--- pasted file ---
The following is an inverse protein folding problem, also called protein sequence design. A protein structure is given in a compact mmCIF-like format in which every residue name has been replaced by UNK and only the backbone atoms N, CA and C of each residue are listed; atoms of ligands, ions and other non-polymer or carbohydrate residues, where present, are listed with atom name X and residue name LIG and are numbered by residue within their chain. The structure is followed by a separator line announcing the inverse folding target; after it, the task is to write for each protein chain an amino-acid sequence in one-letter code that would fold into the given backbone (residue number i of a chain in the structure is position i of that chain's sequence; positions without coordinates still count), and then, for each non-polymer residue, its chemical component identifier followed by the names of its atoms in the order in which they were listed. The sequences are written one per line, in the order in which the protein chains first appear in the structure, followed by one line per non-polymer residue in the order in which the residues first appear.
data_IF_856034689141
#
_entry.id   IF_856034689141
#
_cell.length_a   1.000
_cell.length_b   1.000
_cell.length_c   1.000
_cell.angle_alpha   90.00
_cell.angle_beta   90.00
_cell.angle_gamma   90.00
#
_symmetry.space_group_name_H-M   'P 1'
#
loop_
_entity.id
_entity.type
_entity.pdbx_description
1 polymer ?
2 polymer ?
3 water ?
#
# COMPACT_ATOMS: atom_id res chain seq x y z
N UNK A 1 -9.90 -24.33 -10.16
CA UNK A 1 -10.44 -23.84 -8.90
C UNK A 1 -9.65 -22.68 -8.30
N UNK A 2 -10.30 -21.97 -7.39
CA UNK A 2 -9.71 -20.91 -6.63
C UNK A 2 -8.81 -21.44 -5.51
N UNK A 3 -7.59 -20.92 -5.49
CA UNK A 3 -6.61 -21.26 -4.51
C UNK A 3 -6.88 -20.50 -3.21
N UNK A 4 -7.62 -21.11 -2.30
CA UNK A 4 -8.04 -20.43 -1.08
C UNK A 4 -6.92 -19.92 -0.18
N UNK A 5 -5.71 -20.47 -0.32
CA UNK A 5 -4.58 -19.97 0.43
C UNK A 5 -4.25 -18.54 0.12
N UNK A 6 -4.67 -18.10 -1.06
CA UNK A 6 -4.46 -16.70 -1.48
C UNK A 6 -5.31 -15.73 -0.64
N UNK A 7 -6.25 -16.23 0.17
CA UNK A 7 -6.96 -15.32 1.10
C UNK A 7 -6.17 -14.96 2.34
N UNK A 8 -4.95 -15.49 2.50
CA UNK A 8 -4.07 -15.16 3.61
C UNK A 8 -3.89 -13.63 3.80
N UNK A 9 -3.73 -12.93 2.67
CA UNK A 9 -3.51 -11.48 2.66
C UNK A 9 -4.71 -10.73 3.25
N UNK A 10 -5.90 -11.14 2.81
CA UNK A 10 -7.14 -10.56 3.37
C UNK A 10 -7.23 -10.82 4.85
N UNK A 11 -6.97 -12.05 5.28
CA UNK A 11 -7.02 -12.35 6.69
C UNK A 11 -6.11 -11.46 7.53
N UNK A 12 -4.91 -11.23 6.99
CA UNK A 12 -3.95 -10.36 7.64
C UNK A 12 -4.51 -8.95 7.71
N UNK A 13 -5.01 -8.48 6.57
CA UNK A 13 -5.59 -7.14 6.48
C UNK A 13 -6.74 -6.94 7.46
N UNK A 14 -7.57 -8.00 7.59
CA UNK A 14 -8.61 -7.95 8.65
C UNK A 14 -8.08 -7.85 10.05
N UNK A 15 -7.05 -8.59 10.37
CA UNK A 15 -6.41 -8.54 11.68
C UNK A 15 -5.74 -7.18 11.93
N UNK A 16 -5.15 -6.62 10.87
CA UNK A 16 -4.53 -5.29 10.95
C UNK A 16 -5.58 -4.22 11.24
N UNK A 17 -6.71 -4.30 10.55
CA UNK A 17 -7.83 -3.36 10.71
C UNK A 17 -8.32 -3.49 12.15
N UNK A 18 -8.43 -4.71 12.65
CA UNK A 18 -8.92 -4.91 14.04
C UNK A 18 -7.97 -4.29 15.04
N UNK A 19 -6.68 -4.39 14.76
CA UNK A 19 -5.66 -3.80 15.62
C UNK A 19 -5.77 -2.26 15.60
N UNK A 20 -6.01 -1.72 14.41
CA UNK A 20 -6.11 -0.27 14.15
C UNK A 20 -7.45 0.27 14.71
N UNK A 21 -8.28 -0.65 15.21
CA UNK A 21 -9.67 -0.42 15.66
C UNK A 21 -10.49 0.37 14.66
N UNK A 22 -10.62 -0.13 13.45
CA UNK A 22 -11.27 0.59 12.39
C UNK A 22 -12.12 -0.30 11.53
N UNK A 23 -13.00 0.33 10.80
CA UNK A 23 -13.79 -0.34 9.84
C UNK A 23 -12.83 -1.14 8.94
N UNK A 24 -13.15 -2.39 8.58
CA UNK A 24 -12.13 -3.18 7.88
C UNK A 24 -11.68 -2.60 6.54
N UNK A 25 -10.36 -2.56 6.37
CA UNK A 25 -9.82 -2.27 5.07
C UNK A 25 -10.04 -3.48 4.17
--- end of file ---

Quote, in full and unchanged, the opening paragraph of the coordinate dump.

The following is an inverse protein folding problem, also called protein sequence design. A protein structure is given in a compact mmCIF-like format in which every residue name has been replaced by UNK and only the backbone atoms N, CA and C of each residue are listed; atoms of ligands, ions and other non-polymer or carbohydrate residues, where present, are listed with atom name X and residue name LIG and are numbered by residue within their chain. The structure is followed by a separator line announcing the inverse folding target; after it, the task is to write for each protein chain an amino-acid sequence in one-letter code that would fold into the given backbone (residue number i of a chain in the structure is position i of that chain's sequence; positions without coordinates still count), and then, for each non-polymer residue, its chemical component identifier followed by the names of its atoms in the order in which they were listed. The sequences are written one per line, in the order in which the protein chains first appear in the structure, followed by one line per non-polymer residue in the order in which the residues first appear.